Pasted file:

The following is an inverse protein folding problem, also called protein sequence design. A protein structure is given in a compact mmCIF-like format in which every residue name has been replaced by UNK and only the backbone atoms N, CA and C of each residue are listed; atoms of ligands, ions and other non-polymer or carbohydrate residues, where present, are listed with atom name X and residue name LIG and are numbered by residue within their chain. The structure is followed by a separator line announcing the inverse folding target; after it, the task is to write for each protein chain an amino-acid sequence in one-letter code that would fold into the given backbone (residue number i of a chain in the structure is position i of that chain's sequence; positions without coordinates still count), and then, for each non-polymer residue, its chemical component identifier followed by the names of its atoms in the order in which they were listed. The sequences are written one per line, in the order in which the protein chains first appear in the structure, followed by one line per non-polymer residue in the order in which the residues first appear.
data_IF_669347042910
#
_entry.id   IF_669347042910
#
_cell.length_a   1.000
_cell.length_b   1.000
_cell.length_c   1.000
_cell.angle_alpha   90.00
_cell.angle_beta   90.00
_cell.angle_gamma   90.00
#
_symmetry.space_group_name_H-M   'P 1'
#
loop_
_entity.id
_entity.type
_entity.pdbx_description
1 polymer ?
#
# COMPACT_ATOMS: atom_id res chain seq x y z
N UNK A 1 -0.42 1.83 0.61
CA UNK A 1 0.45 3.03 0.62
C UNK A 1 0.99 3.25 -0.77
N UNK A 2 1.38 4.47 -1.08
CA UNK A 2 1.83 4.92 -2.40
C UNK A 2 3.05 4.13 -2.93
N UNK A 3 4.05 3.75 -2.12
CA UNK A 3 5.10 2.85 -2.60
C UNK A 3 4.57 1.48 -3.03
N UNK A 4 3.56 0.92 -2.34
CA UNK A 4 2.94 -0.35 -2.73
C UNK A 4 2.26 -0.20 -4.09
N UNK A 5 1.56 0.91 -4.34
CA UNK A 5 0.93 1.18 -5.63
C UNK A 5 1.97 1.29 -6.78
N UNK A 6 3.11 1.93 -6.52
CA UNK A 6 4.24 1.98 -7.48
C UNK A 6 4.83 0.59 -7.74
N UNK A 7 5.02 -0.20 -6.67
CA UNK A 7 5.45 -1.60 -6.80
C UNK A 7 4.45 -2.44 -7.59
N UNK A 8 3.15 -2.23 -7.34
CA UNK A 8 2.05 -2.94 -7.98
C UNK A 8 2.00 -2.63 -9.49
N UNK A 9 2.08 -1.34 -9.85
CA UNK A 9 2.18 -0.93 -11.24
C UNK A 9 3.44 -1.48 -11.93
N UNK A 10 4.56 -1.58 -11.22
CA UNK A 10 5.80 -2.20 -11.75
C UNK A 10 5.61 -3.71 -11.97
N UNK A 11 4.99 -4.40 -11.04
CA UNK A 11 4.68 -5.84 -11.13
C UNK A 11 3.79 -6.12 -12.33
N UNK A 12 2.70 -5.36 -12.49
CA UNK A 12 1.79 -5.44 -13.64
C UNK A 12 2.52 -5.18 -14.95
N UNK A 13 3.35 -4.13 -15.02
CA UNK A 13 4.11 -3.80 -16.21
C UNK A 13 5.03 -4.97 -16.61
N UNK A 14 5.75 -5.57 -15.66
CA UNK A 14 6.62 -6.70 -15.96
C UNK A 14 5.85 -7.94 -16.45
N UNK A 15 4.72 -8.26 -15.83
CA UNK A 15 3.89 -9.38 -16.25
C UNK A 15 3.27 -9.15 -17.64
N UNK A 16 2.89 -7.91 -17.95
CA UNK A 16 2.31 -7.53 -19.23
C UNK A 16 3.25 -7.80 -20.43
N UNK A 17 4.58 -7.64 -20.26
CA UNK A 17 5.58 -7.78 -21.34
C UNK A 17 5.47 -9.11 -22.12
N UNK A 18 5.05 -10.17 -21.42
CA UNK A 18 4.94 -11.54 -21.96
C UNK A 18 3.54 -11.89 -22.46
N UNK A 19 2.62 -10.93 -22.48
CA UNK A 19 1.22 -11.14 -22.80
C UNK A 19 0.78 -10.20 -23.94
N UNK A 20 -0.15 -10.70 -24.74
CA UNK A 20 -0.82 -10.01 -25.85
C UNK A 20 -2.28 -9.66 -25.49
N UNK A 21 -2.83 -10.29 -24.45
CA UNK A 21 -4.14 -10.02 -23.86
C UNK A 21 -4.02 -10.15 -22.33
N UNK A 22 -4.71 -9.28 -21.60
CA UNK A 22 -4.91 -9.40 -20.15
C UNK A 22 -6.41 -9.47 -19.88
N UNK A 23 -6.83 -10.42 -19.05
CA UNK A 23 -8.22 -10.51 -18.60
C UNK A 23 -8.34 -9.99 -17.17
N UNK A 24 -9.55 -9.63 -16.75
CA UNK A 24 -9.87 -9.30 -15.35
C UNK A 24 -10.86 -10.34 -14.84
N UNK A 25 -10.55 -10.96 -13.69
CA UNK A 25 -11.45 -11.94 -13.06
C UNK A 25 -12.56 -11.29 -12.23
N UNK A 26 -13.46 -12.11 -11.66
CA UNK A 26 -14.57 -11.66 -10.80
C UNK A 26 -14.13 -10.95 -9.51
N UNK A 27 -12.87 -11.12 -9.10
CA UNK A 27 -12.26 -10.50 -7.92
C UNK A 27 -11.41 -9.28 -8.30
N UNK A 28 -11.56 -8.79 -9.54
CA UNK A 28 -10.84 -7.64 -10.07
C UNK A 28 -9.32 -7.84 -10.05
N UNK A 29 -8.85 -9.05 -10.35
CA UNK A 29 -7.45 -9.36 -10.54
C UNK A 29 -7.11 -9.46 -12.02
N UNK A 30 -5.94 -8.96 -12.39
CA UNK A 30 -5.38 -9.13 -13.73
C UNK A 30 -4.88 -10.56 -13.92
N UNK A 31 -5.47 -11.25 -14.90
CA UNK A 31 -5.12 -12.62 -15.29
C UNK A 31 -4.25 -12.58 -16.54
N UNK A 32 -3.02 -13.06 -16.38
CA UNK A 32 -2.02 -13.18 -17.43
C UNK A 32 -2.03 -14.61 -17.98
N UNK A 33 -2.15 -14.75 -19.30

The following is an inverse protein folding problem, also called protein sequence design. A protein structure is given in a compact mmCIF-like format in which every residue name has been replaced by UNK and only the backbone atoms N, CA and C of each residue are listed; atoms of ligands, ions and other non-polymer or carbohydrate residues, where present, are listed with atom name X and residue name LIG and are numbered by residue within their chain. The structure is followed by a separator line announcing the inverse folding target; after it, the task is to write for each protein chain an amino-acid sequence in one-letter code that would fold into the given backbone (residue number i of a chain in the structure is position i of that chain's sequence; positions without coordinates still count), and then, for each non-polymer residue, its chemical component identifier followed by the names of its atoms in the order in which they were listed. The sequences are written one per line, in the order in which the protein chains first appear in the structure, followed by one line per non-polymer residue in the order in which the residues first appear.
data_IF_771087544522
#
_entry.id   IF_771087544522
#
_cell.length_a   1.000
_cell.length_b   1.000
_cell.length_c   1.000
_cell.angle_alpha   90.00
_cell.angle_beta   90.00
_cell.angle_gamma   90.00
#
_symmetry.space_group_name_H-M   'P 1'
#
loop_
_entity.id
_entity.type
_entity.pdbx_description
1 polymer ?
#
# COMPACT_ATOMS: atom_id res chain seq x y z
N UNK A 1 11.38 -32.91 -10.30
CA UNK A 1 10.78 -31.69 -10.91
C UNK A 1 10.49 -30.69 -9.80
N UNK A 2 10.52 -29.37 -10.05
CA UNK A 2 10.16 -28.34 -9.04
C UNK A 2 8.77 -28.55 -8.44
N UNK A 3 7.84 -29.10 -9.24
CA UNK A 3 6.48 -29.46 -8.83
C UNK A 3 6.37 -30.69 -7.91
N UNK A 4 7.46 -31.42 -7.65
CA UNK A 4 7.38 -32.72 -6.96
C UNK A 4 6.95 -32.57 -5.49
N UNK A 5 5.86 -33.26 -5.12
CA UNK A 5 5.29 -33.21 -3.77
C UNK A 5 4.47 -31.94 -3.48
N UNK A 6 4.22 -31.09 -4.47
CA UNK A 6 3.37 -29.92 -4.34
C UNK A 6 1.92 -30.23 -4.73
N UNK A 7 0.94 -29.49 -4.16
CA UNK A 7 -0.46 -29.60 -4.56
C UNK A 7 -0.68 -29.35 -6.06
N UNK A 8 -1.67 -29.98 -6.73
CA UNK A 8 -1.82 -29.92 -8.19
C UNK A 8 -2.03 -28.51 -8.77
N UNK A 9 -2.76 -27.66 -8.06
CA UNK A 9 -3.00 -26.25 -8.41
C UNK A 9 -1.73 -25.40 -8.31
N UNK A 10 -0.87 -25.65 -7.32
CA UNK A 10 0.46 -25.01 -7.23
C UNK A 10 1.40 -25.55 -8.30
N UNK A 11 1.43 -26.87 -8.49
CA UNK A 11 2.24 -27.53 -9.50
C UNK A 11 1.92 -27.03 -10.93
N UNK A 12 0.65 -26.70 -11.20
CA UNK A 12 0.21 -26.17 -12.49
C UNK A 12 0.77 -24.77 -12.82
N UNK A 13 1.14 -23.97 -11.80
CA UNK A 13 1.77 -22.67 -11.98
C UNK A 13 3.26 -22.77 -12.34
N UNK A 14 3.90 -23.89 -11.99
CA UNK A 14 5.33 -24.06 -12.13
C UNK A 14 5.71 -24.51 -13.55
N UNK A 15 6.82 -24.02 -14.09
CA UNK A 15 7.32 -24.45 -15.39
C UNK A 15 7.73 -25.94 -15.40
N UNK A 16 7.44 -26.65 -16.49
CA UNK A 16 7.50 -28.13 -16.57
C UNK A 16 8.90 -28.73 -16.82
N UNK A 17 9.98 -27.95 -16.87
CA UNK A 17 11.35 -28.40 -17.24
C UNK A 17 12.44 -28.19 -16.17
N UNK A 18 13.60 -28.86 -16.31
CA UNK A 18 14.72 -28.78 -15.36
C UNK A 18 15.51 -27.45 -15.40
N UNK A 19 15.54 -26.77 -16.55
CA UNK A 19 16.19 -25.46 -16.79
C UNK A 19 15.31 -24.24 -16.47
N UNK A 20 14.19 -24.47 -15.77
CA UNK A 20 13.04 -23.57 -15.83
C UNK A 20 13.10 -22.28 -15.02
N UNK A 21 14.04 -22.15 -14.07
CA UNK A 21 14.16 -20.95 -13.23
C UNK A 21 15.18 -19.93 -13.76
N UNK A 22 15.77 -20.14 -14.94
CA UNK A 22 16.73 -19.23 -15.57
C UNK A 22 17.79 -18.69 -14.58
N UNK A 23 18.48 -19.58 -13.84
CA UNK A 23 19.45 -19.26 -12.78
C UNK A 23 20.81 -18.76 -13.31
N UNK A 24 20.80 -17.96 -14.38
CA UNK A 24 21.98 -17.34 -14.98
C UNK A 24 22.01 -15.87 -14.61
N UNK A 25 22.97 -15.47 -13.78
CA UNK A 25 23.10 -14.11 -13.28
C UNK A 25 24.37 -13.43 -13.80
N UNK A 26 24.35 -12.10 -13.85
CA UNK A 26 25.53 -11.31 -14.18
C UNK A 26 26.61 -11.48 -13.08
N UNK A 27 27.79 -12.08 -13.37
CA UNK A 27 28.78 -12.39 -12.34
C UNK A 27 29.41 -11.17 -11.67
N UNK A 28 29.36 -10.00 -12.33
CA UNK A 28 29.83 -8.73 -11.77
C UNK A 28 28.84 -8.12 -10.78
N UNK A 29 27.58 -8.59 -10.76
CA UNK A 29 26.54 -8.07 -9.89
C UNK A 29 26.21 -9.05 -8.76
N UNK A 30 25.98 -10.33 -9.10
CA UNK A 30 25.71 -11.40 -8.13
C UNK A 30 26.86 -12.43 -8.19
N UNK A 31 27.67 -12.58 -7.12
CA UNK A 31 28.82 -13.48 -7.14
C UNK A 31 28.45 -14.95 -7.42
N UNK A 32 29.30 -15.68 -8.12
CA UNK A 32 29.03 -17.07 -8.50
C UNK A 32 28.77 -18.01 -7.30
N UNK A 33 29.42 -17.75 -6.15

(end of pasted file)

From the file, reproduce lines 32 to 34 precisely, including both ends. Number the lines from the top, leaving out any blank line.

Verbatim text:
CA UNK A 4 2.94 -0.35 -2.73
C UNK A 4 2.26 -0.20 -4.09
N UNK A 5 1.56 0.91 -4.34